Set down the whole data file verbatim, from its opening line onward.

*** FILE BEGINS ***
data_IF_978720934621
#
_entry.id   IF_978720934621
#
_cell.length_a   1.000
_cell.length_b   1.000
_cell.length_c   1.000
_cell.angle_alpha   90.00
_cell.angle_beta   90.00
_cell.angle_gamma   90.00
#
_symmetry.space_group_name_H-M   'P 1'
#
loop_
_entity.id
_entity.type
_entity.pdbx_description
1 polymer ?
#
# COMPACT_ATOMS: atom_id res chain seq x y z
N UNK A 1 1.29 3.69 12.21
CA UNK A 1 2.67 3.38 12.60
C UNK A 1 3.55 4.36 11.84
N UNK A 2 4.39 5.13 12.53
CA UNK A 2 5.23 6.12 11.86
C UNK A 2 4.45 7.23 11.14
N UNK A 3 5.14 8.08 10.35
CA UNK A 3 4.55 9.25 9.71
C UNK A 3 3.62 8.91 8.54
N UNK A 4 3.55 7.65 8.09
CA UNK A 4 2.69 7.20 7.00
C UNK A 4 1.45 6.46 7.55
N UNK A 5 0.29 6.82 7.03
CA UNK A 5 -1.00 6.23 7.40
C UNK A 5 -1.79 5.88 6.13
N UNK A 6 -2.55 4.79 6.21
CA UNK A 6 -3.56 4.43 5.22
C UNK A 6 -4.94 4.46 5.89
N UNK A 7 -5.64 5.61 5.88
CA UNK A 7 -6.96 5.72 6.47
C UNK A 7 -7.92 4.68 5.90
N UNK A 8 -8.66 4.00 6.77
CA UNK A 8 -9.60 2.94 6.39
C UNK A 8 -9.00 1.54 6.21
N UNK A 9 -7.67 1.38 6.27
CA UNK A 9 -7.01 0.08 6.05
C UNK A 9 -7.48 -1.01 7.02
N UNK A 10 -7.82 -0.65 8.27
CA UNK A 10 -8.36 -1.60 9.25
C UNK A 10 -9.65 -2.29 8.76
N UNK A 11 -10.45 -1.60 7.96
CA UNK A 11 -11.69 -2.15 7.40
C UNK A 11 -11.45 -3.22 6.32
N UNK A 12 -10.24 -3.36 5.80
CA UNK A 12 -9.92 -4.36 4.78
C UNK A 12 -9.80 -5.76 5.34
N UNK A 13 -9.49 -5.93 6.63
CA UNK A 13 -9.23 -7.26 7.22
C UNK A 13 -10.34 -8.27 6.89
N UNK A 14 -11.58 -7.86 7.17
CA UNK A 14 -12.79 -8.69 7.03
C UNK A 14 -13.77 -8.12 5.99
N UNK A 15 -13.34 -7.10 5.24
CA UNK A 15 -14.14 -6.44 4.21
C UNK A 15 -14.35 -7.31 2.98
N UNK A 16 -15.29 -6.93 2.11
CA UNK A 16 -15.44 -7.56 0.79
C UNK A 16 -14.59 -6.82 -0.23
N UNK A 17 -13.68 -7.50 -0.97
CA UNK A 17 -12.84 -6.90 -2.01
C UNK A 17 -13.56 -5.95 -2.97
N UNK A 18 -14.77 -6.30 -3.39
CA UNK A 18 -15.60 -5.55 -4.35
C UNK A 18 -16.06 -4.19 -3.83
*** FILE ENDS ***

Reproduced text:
data_IF_978720934621
#
_entry.id   IF_978720934621
#
_cell.length_a   1.000
_cell.length_b   1.000
_cell.length_c   1.000
_cell.angle_alpha   90.00
_cell.angle_beta   90.00
_cell.angle_gamma   90.00
#
_symmetry.space_group_name_H-M   'P 1'
#
loop_
_entity.id
_entity.type
_entity.pdbx_description
1 polymer ?
#
# COMPACT_ATOMS: atom_id res chain seq x y z
N UNK A 1 1.29 3.69 12.21
CA UNK A 1 2.67 3.38 12.60
C UNK A 1 3.55 4.36 11.84
N UNK A 2 4.39 5.13 12.53
CA UNK A 2 5.23 6.12 11.86
C UNK A 2 4.45 7.23 11.14
N UNK A 3 5.14 8.08 10.35
CA UNK A 3 4.55 9.25 9.71
C UNK A 3 3.62 8.91 8.54
N UNK A 4 3.55 7.65 8.09
CA UNK A 4 2.69 7.20 7.00
C UNK A 4 1.45 6.46 7.55
N UNK A 5 0.29 6.82 7.03
CA UNK A 5 -1.00 6.23 7.40
C UNK A 5 -1.79 5.88 6.13
N UNK A 6 -2.55 4.79 6.21
CA UNK A 6 -3.56 4.43 5.22
C UNK A 6 -4.94 4.46 5.89
N UNK A 7 -5.64 5.61 5.88
CA UNK A 7 -6.96 5.72 6.47
C UNK A 7 -7.92 4.68 5.90
N UNK A 8 -8.66 4.00 6.77
CA UNK A 8 -9.60 2.94 6.39
C UNK A 8 -9.00 1.54 6.21
N UNK A 9 -7.67 1.38 6.27
CA UNK A 9 -7.01 0.08 6.05
C UNK A 9 -7.48 -1.01 7.02
N UNK A 10 -7.82 -0.65 8.27
CA UNK A 10 -8.36 -1.60 9.25
C UNK A 10 -9.65 -2.29 8.76
N UNK A 11 -10.45 -1.60 7.96
CA UNK A 11 -11.69 -2.15 7.40
C UNK A 11 -11.45 -3.22 6.32
N UNK A 12 -10.24 -3.36 5.80
CA UNK A 12 -9.92 -4.36 4.78
C UNK A 12 -9.80 -5.76 5.34
N UNK A 13 -9.49 -5.93 6.63
CA UNK A 13 -9.23 -7.26 7.22
C UNK A 13 -10.34 -8.27 6.89
N UNK A 14 -11.58 -7.86 7.17
CA UNK A 14 -12.79 -8.69 7.03
C UNK A 14 -13.77 -8.12 5.99
N UNK A 15 -13.34 -7.10 5.24
CA UNK A 15 -14.14 -6.44 4.21
C UNK A 15 -14.35 -7.31 2.98
N UNK A 16 -15.29 -6.93 2.11
CA UNK A 16 -15.44 -7.56 0.79
C UNK A 16 -14.59 -6.82 -0.23
N UNK A 17 -13.68 -7.50 -0.97
CA UNK A 17 -12.84 -6.90 -2.01
C UNK A 17 -13.56 -5.95 -2.97
N UNK A 18 -14.77 -6.30 -3.39
CA UNK A 18 -15.60 -5.55 -4.35
C UNK A 18 -16.06 -4.19 -3.83